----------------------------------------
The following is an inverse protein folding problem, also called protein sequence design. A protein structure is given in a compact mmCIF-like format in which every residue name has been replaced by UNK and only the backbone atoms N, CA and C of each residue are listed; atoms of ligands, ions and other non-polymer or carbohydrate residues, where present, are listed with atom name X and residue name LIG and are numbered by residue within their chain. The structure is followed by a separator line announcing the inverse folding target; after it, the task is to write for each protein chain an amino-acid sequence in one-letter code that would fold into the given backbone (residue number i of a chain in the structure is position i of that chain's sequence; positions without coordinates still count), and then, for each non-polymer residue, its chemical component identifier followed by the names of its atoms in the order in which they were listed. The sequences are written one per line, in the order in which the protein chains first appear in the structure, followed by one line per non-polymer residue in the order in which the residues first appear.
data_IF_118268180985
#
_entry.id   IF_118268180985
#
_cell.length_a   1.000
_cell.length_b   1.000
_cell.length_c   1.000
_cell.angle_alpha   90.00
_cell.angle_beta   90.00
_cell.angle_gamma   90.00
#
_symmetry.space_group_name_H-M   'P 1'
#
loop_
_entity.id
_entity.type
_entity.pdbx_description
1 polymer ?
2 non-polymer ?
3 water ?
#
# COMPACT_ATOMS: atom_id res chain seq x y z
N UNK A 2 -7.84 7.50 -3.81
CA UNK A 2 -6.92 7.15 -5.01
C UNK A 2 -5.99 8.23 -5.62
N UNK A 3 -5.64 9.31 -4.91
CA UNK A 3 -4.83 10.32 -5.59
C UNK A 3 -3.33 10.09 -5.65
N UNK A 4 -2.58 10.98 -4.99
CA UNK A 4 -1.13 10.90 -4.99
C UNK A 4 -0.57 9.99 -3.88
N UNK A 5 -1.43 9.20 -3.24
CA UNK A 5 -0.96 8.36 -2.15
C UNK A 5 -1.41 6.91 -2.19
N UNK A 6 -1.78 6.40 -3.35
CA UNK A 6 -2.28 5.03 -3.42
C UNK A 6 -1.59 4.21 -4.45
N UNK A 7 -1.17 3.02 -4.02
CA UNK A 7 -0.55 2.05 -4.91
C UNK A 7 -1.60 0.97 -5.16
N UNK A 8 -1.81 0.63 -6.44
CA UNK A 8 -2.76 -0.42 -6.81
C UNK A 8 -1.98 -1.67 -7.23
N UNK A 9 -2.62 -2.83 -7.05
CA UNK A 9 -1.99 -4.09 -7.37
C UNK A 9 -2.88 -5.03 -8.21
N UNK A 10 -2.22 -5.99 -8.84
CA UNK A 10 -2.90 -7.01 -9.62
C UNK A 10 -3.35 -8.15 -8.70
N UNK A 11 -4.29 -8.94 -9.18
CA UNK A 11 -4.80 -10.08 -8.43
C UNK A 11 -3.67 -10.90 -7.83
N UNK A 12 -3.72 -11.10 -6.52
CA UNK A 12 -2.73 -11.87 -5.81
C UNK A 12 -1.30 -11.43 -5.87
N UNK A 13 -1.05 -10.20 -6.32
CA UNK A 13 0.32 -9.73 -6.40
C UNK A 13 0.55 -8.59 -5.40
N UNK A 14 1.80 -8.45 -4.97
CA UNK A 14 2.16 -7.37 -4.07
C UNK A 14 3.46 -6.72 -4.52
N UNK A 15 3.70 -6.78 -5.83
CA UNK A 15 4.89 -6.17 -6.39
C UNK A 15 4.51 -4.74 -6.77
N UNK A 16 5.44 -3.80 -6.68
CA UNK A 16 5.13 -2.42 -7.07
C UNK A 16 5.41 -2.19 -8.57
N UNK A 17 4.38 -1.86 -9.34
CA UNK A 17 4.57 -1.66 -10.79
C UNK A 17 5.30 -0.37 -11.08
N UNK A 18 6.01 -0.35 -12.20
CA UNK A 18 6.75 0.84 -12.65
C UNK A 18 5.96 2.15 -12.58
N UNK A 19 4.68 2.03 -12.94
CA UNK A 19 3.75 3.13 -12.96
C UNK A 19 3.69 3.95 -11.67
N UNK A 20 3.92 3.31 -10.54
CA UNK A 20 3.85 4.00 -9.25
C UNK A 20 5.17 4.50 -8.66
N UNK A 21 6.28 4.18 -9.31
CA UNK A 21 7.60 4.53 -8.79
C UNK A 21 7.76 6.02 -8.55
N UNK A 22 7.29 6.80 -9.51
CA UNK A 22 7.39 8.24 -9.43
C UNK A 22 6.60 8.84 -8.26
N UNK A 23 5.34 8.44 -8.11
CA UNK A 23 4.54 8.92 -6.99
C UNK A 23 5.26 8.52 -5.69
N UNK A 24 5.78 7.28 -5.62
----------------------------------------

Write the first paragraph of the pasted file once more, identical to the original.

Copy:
The following is an inverse protein folding problem, also called protein sequence design. A protein structure is given in a compact mmCIF-like format in which every residue name has been replaced by UNK and only the backbone atoms N, CA and C of each residue are listed; atoms of ligands, ions and other non-polymer or carbohydrate residues, where present, are listed with atom name X and residue name LIG and are numbered by residue within their chain. The structure is followed by a separator line announcing the inverse folding target; after it, the task is to write for each protein chain an amino-acid sequence in one-letter code that would fold into the given backbone (residue number i of a chain in the structure is position i of that chain's sequence; positions without coordinates still count), and then, for each non-polymer residue, its chemical component identifier followed by the names of its atoms in the order in which they were listed. The sequences are written one per line, in the order in which the protein chains first appear in the structure, followed by one line per non-polymer residue in the order in which the residues first appear.